Since his death, there’s been such a deluge of tributes to Michael Jackson that you’d have thought by now there isn’t a minute of his career that hasn’t been pored over, documented and otherwise scrutinised.
There is one episode, though, that because it is in so many respects unlikely and at the same time wholly obscure that it has so far escaped the attention of even the most vigilant commentators, and it of all people involves an old friend of mine, Tex-Mex rock’n’roll hellion, Joe “King” Carrasco.
It’s 1982 and Joe is in London, as part of a whistle-stop European tour to promote his new MCA album, Synapse Gap. We meet at his Bayswater hotel, and the garrulous Texan is soon in full conversational swing, talking excitedly about the new record.
“Guess who I’ve got on the album, man, singing backing fucken vocals?”
I didn’t have a clue. Bob Dylan? Ozzy Osbourne?
“Michael-fucken-Jackson, man!” Carrasco fairly shrieks.
I’m sure there were people in Birmingham, let alone Bayswater, who will have heard the dull thud of my jaw hitting the floor of Joe’s hotel room. But it’s all true, because Joe is now telling me all about this baffling alliance and how the world’s biggest pop star ended up singing backing on “Don’t Let A Woman (Make A Fool Out Of You)”.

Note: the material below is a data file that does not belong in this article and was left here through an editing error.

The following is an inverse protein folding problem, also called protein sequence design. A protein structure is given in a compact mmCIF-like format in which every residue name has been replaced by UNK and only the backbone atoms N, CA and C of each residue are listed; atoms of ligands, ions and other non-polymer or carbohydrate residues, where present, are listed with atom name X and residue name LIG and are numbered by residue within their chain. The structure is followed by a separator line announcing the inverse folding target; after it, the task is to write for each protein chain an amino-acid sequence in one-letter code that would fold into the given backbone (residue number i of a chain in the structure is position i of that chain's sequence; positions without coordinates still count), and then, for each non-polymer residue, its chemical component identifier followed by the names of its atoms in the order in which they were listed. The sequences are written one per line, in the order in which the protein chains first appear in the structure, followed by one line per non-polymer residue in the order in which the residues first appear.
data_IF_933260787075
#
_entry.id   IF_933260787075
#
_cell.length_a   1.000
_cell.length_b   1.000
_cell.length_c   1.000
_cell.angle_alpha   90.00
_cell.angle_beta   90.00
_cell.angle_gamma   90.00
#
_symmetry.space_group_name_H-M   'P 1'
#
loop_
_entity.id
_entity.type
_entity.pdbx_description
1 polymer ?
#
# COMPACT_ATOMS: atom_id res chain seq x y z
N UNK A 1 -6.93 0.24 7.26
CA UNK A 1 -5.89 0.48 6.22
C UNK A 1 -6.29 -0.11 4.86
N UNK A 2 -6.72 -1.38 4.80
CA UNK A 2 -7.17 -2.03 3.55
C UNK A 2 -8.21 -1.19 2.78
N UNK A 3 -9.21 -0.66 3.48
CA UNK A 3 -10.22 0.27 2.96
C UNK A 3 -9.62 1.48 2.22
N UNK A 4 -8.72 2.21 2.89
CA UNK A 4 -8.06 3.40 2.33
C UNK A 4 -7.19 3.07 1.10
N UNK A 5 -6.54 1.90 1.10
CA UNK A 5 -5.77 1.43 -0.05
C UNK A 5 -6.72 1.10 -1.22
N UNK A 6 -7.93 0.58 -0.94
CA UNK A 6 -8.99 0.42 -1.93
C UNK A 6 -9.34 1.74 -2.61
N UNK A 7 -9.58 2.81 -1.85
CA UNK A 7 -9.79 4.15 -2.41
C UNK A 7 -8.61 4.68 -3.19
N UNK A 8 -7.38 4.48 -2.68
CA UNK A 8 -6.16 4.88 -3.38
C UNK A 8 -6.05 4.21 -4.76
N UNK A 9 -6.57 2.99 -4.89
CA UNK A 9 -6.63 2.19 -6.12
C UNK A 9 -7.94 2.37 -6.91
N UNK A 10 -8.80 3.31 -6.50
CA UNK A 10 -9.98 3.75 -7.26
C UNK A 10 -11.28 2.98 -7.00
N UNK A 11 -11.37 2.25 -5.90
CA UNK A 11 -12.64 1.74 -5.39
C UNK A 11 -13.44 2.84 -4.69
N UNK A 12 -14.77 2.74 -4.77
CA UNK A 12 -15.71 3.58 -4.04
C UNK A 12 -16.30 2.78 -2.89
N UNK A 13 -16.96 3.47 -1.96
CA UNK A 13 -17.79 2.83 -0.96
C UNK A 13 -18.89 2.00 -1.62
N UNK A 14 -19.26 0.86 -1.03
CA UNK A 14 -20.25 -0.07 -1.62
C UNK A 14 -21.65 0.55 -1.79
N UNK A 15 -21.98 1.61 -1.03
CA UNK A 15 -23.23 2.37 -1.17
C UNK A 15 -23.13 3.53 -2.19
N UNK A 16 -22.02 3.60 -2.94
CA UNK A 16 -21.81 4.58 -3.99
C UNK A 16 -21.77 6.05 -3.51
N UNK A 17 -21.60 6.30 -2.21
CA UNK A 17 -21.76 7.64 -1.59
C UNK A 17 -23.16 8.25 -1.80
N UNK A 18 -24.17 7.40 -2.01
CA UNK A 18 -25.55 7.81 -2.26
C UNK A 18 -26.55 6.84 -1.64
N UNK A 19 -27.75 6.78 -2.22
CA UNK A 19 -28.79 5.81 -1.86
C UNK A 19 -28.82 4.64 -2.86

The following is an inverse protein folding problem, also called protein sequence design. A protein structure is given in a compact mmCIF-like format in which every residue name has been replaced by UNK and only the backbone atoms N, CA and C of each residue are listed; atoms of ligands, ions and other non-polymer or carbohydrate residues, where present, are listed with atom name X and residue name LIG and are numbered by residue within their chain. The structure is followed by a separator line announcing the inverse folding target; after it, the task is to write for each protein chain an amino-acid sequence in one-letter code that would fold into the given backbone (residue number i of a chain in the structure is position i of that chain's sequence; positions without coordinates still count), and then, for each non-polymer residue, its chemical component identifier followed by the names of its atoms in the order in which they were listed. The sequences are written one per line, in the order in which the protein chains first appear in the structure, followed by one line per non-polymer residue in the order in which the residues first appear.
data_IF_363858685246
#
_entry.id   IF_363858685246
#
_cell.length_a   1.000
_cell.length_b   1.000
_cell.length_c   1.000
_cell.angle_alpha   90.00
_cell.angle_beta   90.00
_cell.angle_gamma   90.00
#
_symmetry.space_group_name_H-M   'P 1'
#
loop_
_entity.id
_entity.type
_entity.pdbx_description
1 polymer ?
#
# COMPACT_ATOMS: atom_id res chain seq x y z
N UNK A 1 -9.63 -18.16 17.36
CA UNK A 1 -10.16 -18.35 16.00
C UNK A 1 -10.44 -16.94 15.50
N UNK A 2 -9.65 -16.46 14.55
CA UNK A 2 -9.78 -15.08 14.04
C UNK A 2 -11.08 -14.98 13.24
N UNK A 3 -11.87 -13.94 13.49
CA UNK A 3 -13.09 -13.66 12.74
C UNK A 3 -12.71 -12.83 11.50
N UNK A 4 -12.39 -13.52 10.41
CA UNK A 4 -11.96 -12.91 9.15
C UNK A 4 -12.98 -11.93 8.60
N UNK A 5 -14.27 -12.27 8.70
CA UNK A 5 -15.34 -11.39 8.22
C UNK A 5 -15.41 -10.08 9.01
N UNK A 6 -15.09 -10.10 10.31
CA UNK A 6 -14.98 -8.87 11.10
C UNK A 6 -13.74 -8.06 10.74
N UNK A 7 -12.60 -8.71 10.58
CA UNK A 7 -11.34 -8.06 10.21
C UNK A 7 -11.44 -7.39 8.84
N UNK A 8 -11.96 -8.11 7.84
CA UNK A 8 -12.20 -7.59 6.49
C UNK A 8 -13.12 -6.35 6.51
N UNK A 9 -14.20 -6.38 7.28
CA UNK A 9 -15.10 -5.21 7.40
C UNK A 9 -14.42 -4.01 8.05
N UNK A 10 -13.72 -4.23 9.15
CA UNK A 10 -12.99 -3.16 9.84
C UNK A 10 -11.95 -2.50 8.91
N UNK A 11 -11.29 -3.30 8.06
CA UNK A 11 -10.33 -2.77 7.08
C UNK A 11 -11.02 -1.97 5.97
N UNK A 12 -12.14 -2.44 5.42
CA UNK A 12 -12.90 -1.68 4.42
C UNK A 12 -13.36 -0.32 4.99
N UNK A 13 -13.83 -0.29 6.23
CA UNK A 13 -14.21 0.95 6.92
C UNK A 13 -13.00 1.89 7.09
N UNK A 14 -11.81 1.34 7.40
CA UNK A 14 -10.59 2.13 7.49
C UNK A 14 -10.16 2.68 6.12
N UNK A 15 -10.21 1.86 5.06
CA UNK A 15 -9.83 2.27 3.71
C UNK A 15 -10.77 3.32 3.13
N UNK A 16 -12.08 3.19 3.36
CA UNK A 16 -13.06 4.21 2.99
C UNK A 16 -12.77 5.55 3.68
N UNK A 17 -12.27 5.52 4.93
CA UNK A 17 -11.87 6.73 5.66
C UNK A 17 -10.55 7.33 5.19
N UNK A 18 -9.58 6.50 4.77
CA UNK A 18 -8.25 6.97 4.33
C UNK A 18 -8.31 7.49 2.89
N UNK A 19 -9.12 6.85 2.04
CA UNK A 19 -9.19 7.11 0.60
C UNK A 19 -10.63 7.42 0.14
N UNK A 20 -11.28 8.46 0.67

“Oh, man, it was fucken wild,” Carrasco says, laughing hysterically. “He was in the studio next door to where we were recording. And I was just thinking, ‘Goddammmmm, here’s the best fucken singer in the world, man, I gotta get him on my record.’ And I did, man. I fucken did. I just made friends with him.”
And what was he like?
“He’s a nice guy. He’s surrounded by all these bodyguards who keep him away from the real world. But one day, man, I saw him just sitting out in this office, staring into space. I just said, ‘Hey, Mike, why dontcha come sing on my record, man?’ And I just kinda made off with him. When his managers got back and found him in the studio with us, they flipped. But the track was down, man. It was too late!”